Hibernia central to N.L. industry’s past and present

Ashley
Ashley Fitzpatrick
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Published on June 18, 2014

Former Newfoundland and Labrador Lt.-Gov. John Crosbie addresses the Newfoundland Ocean Industries Association (NOIA) 2014 annual conference Wednesday morning. Crosbie spoke about the history of the province’s oil and gas industry at the conference which is being held this week at the St. John’s Convention Centre on New Gower Street in downtown St. John’s. — Photo by Joe Gibbons/The Telegram

Published on June 18, 2014

The Hibernia gravity base structure is shown coming together at the Bull Arm Fabrication Facility in this file photo. — Photo courtesy of the Canada-Newfoundland and Labrador Offshore Petroleum Board

Published on June 18, 2014

The Hibernia gravity base structure is shown coming together at the Bull Arm Fabrication Facility in this file photo. — Photo courtesy of the Canada-Newfoundland and Labrador Offshore Petroleum Board

Published on June 02, 2014

Work continues on the Hebron Gravity Base Structure just a day before the drydock is flooded.

Published on June 02, 2014

Work continues on the Hebron Gravity Base Structure just a day before the drydock is flooded.

John Crosbie recalls history to speak about offshore benefits

In speaking of the past, present and future of the province’s oil and gas industry, longtime politician and former Lt.-Gov. John Crosbie had to talk about Hibernia.
Addressing hundreds of oil industry professionals gathered for the Noia conference in St. John’s Wednesday, he ran through events leading up to the signing of the 1985 Atlantic Accord, but also the beginnings of the Hibernia project — the development about 315 kilometres from St. John’s that heralded the start of the Newfoundland and Labrador offshore oil industry as it is today.

Offshore oil royalties currently flow from multiple offshore developments and amount to about $2.4 billion a year for the province, or 36.5 per cent of all provincial revenues. Yet offshore oil was nothing but a proposal, a single project idea teetering on failure, when the federal government bought into the idea in the 1990s.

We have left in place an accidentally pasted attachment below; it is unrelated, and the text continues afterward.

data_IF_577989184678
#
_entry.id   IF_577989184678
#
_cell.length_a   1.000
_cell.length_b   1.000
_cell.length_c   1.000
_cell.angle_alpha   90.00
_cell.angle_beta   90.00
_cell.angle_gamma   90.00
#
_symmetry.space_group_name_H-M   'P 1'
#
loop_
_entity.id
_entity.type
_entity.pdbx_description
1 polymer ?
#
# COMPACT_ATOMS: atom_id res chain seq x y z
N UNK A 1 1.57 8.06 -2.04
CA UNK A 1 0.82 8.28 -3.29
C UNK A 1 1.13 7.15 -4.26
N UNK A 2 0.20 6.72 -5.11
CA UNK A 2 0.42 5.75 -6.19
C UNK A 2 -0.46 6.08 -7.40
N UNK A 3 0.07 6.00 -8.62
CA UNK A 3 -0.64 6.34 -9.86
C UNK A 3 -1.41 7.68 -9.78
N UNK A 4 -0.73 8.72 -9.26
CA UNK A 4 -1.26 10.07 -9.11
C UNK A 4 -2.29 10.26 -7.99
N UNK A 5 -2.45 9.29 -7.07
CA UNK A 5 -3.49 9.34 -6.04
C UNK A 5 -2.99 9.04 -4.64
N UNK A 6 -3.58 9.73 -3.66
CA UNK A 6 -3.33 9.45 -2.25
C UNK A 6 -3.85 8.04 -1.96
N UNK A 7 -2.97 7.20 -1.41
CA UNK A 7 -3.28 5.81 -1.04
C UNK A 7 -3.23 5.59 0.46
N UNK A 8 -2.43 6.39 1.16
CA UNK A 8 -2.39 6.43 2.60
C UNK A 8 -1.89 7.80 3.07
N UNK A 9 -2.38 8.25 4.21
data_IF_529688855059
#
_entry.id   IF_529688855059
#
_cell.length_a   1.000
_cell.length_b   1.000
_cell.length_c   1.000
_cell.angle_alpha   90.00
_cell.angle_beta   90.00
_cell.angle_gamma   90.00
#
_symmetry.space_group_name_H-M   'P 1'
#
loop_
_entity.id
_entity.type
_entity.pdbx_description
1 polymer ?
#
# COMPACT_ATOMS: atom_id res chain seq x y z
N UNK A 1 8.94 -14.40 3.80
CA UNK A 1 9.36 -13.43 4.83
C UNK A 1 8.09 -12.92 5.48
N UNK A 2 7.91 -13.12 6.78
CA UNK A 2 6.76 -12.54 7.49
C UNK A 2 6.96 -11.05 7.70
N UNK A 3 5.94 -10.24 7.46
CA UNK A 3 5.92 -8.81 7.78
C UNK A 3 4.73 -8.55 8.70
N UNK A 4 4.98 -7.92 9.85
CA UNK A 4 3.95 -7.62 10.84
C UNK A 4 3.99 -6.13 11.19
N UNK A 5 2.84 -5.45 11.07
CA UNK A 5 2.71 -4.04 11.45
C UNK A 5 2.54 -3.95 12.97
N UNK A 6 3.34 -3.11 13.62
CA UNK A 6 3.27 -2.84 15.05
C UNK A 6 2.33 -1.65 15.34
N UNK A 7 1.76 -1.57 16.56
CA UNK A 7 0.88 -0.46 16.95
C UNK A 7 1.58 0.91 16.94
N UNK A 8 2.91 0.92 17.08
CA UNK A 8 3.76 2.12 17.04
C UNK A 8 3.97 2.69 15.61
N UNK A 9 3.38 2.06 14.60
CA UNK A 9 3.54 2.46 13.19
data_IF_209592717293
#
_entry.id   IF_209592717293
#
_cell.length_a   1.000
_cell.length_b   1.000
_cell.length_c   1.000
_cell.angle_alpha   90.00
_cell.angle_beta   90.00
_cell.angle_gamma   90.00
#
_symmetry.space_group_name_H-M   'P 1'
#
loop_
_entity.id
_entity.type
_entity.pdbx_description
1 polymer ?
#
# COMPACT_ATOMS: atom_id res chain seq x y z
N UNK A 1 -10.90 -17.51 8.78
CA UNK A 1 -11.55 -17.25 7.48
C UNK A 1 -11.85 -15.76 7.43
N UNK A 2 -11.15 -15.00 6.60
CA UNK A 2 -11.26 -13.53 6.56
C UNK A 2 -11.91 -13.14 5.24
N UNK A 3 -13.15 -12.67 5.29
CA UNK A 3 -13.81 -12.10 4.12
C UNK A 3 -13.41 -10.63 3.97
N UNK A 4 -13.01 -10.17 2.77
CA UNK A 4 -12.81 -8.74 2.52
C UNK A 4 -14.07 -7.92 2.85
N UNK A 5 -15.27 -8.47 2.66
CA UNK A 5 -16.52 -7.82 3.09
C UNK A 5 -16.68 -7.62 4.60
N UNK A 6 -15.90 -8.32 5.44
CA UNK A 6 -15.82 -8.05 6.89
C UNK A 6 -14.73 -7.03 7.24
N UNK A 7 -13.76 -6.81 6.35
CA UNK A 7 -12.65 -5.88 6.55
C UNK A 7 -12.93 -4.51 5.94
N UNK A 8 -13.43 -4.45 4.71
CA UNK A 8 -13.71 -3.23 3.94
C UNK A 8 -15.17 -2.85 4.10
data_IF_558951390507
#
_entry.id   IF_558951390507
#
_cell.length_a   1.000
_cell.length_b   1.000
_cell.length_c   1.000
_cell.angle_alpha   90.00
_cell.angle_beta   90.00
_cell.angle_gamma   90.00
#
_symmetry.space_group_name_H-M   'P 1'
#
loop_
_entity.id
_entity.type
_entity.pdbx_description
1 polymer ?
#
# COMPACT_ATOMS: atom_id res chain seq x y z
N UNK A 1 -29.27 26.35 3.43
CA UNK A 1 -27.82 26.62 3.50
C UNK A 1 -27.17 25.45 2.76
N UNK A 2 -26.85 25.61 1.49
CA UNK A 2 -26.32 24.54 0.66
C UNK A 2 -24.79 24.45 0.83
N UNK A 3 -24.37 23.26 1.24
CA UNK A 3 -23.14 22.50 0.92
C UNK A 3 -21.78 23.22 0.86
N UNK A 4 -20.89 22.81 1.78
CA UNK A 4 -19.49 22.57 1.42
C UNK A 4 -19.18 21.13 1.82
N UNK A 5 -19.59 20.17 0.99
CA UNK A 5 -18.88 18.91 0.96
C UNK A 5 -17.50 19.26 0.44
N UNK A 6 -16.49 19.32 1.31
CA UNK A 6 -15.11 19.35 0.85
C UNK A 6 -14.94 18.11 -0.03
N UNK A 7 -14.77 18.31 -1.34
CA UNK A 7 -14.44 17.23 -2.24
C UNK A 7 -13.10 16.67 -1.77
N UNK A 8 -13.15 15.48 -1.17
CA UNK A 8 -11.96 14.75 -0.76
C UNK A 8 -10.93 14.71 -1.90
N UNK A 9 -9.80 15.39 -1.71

The feds provided investment assurances and paid $290 million for an 8.5 per cent ownership stake in the Hibernia project.

“And that has turned out to be a very wise move indeed,” Crosbie said.

In fiscal year 2013 alone, he told the conference gathering, the federal investment generated $492 million in gross oil revenue and — in addition to royalties, net profit interest and federal income tax — about $142 million in dividends for the federal government.

On the often-raised question of that Hibernia stake, he said he does not believe in demanding it be gifted over to the province. “After all, this is a reward for the great risk they took and you’re all here today because of that federal initiative.”

The investment paid off.

“When the great Hibernia discovery was made partway through 1979, when Joe Clark’s administration was in power, the first estimates were that the discovery had 650 million barrels of recoverable oil. To date, as you know, approximately 880 million barrels have been produced and the total remaining potential reserves are estimated to be around 700 million barrels,” he said.

The provincial government has stated original estimates as low as 520 million barrels recoverable.

“All of the investors have made large profits and the people of Newfoundland and Labrador and all of Canada have benefitted greatly from the success of Hibernia and its critical role in jumpstarting the province’s offshore oil and gas industry, in a frontier region with harsh conditions,” Crosbie said.

Reaping local benefits from multiple projects was at the heart of the 1985 Atlantic Accord, he said. The federal-provincial agreement established a framework for the settlement of conflicts over oil developments including Hibernia.

The relevant legislation took about two years to get into place.

The Atlantic Accord set up an offshore development fund of $300 million to help get the entire industry started.

“Without that accord, it is very unlikely that there would have been the incredible progress that’s so clearly evident in the years since the Hibernia discovery,” Crosbie said.

His history was marked by other speakers throughout the day’s conference schedule.

“As we’ve heard this morning from several speakers and the Honourable John Crosbie, this has not been an easy journey and to advance to where we are today,” added Andrew Barry, president of ExxonMobil Canada, taking to the stage in the afternoon.

Despite the past hurdles, he said, the present time is an exciting one for the local industry. That excitement extends from new developments, like the $14-billion Hebron project, but also subsea expansion work on existing developments including Hibernia.

The ExxonMobil-led Hibernia Southern Extension will be the first subsea addition to the Hibernia oil field, including up to six water injection wells with tiebacks to the Hibernia gravity base structure. The project is expected to extend the life of Hibernia by five to 10 years.

Taking on its own risk, the provincial government has taken an equity stake in the expansion project, with a 10 per cent share.

“How well we perform today will determine our global competitiveness,” Barry said.

And so it will also determine the industry’s future.

 

afitzpatrick@thetelegram.com

Organizations: Hibernia, ExxonMobil

Geographic location: Canada, Atlantic Accord, Newfoundland and Labrador Hebron

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